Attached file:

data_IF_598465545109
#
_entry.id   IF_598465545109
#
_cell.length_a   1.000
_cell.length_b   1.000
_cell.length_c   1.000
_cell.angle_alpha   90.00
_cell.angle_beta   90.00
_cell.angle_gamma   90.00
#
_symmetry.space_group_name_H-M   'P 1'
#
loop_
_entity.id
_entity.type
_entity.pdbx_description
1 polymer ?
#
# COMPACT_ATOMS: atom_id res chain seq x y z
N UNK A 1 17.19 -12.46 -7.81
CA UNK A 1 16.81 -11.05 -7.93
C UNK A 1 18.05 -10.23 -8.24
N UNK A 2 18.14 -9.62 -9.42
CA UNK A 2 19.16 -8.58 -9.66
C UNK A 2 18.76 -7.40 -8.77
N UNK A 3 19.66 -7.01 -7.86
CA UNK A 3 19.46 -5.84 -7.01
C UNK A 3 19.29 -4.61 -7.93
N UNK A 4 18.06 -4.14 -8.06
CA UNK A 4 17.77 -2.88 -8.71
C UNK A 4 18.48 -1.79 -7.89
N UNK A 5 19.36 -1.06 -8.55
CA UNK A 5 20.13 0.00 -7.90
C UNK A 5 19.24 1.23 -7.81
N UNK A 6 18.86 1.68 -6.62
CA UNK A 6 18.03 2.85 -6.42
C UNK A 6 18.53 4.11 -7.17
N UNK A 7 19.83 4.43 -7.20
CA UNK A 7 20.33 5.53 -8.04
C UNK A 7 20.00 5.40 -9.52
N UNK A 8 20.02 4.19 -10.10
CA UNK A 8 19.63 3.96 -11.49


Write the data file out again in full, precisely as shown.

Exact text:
data_IF_598465545109
#
_entry.id   IF_598465545109
#
_cell.length_a   1.000
_cell.length_b   1.000
_cell.length_c   1.000
_cell.angle_alpha   90.00
_cell.angle_beta   90.00
_cell.angle_gamma   90.00
#
_symmetry.space_group_name_H-M   'P 1'
#
loop_
_entity.id
_entity.type
_entity.pdbx_description
1 polymer ?
#
# COMPACT_ATOMS: atom_id res chain seq x y z
N UNK A 1 17.19 -12.46 -7.81
CA UNK A 1 16.81 -11.05 -7.93
C UNK A 1 18.05 -10.23 -8.24
N UNK A 2 18.14 -9.62 -9.42
CA UNK A 2 19.16 -8.58 -9.66
C UNK A 2 18.76 -7.40 -8.77
N UNK A 3 19.66 -7.01 -7.86
CA UNK A 3 19.46 -5.84 -7.01
C UNK A 3 19.29 -4.61 -7.93
N UNK A 4 18.06 -4.14 -8.06
CA UNK A 4 17.77 -2.88 -8.71
C UNK A 4 18.48 -1.79 -7.89
N UNK A 5 19.36 -1.06 -8.55
CA UNK A 5 20.13 0.00 -7.90
C UNK A 5 19.24 1.23 -7.81
N UNK A 6 18.86 1.68 -6.62
CA UNK A 6 18.03 2.85 -6.42
C UNK A 6 18.53 4.11 -7.17
N UNK A 7 19.83 4.43 -7.20
CA UNK A 7 20.33 5.53 -8.04
C UNK A 7 20.00 5.40 -9.52
N UNK A 8 20.02 4.19 -10.10
CA UNK A 8 19.63 3.96 -11.49